The Trust's main activity is to acquire and manage nature reserves for the benefit of the wildlife of Dorset. We have 40 established reserves, ranging from a tiny island in the river Stour to our most recent acquisition, Upton Heath…
  • Holton Lee

    Website
    This reserve is open to disabled users and has specially designed facilities - as far as we know it is the only such facility in the UK
  • Portland Bird Observatory and Field Centre

    Website
    We are an independent organisation and a UK registered charity. We cater not just for birders but for naturalists of all persuasions, and our accommodation in the Old Lower Lighthouse is available to anyone who wishes to stay with us and enjoy any aspect of the natural environment of Portland.
  • RSPB New Forest Local Group

    Webpage
    We are an active local RSPB group covering the whole of the New Forest and neighbouring areas in Hampshire & Dorset. We have an extensive programme of walks throughout the year, plus monthly meetings ( 2nd Wednesday each month) in Lyndhurst Village Hall. Members and non-members welcome
  • RSPB South Dorset Local Group

    Webpage
    This is the website of the South Dorset Local Group. RSPB local groups are a great way to meet friendly, like-minded people in your area while learning more about birds and wildlife.
Reserves

Abbreviations Key

  • *Dorset Wildlife Trust Reserves

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    Find a nature reserve near where you live or plan your visit to any of our 40 nature reserves or four visitor centres across Dorset. Entry is free to all and our nature reserves are open 7 days a week.
  • Abbotsbury

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    Abbotsbury Swannery is the only place in the world where you are able to walk through the heart of a colony of nesting Mute Swans. A visit to this beautiful place is considered to be one of the best things to do in Dorset.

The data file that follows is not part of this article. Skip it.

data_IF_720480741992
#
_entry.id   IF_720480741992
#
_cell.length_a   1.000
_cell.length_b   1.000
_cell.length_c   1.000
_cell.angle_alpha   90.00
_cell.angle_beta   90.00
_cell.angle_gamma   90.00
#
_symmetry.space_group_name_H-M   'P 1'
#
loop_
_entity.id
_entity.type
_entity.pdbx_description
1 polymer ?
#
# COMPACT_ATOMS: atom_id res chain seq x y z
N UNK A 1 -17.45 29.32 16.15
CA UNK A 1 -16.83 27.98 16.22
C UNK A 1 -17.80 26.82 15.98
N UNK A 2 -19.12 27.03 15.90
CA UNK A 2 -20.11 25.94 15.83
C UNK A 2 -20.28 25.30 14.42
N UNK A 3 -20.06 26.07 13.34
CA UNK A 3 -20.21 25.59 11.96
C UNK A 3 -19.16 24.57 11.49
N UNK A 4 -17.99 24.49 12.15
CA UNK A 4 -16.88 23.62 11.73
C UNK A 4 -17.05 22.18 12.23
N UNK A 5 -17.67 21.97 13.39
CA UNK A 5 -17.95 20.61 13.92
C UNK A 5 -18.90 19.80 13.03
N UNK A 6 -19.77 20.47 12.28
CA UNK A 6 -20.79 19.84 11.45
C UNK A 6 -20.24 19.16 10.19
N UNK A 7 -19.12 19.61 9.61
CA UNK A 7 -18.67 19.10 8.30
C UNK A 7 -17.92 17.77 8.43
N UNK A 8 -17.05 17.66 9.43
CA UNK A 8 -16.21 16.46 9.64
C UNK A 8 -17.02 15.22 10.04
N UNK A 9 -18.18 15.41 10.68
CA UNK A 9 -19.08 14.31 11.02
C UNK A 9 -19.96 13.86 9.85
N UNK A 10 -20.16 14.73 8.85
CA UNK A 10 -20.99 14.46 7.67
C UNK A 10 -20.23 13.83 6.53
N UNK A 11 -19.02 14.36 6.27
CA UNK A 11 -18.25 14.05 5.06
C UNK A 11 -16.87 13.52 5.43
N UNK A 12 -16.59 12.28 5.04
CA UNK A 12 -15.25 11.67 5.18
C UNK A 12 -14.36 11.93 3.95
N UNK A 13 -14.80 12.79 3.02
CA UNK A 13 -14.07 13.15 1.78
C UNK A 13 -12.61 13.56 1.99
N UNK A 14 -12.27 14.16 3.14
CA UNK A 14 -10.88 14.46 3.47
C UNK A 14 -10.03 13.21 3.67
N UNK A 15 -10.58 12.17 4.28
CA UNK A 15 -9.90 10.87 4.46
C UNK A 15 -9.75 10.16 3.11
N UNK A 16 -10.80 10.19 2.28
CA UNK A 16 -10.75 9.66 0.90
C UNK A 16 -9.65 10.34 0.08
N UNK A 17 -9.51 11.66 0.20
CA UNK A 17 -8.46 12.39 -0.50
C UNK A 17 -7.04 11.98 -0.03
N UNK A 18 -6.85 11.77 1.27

• LNR Hibbitt Woods

    WebpageSatellite View
    Keep your eyes peeled for the many varieties of breeding birds including bullfinch, spotted flycatcher, and song thrush. Take a stroll in the evening as the light fades and you might see one of our natterer's bats emerging from their maternity roost!
  • LNR Higher Hyde Heath

    WebpageSatellite View
    Aside from the wonderful reptile life, there are also lots of rare and interesting heath dwellers at the site, including the ground-nesting nightjar, Dartford warbler, woodlark and tree pipit.
  • LNR Wild Chesil Centre

    WebpageSatellite View
    It features important areas for bird life, which include dunlin, oyster catchers, little egret and ringed plover as well as hundreds of brent geese and other migrating and wintering wildfowl. In spring, there is a rare colony of little terns which breed on the beach.
  • NNR & CP Durlston Country Park

    WebsiteSatellite View
    Durlston Country Park and National Nature Reserve, situated 1 mile from Swanage in Dorset, is a fabulous 280 acre countryside paradise, consisting of sea-cliffs, coastal limestone downland, haymeadows, hedgerows and woodland. With stunning views, walking trails, the historic Great Globe, superb geology and fascinating wildlife there is always something different to see…
  • NNR Holt Heath

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    Birds include large populations of Dartford warbler, stonechat and nightjar. The heath is Dorset’s only site for breeding curlew and all six of Britain’s reptile species are found here.
  • NNR Kingcombe

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    Gateway to the Kingcombe National Nature Reserve (KNNR), Kingcombe Meadows offers the opportunity to step back in time on a traditional working farm complete with flower rich grassland, ancient hedgerows, rough pasture and wet woodlands.
  • NNR Morden Bog

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    To the north of the reserve, dry heath areas are dominated by heather. Here the site supports birds such as woodlark and nightjar, and reptiles such as smooth snake and sand lizard.
  • NNR Purbeck Heaths

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    Purbeck Heaths combines 3 existing NNRs at Stoborough Heath, Hartland Moor, and Studland and Godlingston Heath, linking them with a significant amount of new land which includes nature reserves and conservation areas managed by 7 partners. Declared in 2020, the Purbeck Heaths national nature reserve brings together three smaller areas of existing national nature reserve, along with the surrounding landscape to make a bigger, better and more joined up area for the animals, plants and their habitats to thrive.